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February 2021

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A Commitment to Excellence

In this month's cover story, you'll read about the remarkable turnaround of Entergy's Arkansas Nuclear One generating station in Russellville, Ark.

Seven years ago, the plant was in trouble. A handful of accidents had put Arkansas's only nuclear facility in real danger of being forcibly closed, and the culture there reflected the stress everyone was under.

But Entergy and the men and women of Little Rock Local 647 made a decision to recommit to the plant, to the community and to the importance of nuclear power in their state.

In 2016, they turned to the Code of Excellence, and the result has been one of the most amazing success stories I've seen in my time as president of the IBEW.

Just a few years ago, both the Nuclear Regulatory Commission and the Institute of Nuclear Power Operations ranked ANO just a single point above their lowest ratings. With the help of the Code, management and labor learned how to talk to one another again, and in an incredibly short period of time, the plant achieved top ratings from both the NRC and INPO.

This was exactly what my predecessor Ed Hill hoped for when he rolled out the Code of Excellence more than a decade ago. And it's the kind of success story that continues to make the Code one of the most valuable tools in our toolbox.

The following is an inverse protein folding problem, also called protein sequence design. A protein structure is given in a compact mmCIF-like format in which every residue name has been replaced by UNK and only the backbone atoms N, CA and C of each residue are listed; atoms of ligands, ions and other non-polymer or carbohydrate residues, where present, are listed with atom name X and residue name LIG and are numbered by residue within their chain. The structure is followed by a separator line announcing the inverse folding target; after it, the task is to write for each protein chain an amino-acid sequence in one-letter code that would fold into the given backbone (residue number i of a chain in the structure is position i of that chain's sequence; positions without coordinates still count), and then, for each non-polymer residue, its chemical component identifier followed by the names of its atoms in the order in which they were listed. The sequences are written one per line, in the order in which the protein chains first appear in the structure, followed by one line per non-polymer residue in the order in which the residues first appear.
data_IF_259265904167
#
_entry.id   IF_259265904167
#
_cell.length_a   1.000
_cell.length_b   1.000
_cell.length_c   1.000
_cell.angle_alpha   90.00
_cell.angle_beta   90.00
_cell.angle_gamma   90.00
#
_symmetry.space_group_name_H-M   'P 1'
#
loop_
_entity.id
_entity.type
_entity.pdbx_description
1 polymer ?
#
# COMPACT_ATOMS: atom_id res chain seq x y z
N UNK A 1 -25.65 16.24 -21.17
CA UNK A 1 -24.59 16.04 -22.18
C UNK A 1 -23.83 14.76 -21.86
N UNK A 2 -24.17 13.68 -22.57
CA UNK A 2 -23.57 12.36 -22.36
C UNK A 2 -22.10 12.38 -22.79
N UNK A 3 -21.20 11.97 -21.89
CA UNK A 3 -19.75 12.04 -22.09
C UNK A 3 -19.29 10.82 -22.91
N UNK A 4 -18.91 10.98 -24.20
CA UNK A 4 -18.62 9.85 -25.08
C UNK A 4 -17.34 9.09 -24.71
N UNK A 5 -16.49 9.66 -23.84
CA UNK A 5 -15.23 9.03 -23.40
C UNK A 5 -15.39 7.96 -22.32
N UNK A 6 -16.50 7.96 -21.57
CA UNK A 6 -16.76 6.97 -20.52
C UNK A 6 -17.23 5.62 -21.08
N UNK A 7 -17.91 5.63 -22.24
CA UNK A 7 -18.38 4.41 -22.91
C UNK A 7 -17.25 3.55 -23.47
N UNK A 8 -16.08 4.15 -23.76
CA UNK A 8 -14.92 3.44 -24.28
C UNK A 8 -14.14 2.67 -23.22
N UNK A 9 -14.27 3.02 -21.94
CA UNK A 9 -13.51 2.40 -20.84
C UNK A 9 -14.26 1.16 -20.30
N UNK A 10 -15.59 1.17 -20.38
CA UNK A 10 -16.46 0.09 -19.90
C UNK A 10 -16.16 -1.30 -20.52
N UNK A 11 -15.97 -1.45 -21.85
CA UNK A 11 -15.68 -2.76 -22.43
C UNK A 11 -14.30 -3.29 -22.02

Customers and employers can take one look at the values of the Code of Excellence — safety, professionalism, accountability, relationships and quality — and know exactly what we at the IBEW stand for.

The Code makes a huge difference when our contractors are bidding construction jobs, but it also shows employers in our other branches what can be achieved when we work together, not against one another.

Entergy proved that at Arkansas Nuclear One when they embraced the relationship with Local 647 and worked together to turn things around. In no one's wildest dreams did they think they'd achieve success so quickly, but we're so proud that they have.

And while the results may not be as dramatic everywhere the Code is being implemented, I want you to know that it's working. I hear it from members and local leaders and even CEOs, who tell me what a difference it makes.

The thing is, there's nothing complicated about the Code of Excellence. It's a commitment from both management and workers to give 100% on the job every day. But it's also more than that.

That shared commitment is a starting point for conversations; an opportunity to get beyond the typical labor-management back-and-forth and actually listen to what really matters to both sides. The Code builds relationships and open channels of communication, and that's what really solves problems, both big — like the ones in Arkansas — and small.

When I started this job, I made expanding implementation of the Code of Excellence one of my top priorities, and I'm so proud of what you all have accomplished. But now's not the time to let up.

Thank you all for your commitment to excellence on the job every day, and let's keep bringing the Code of Excellence to every workplace and every employer in this great union.


Also: Cooper: The Power of Union Read Cooper's Column

Lonnie R. Stephenson

Lonnie R. Stephenson
International President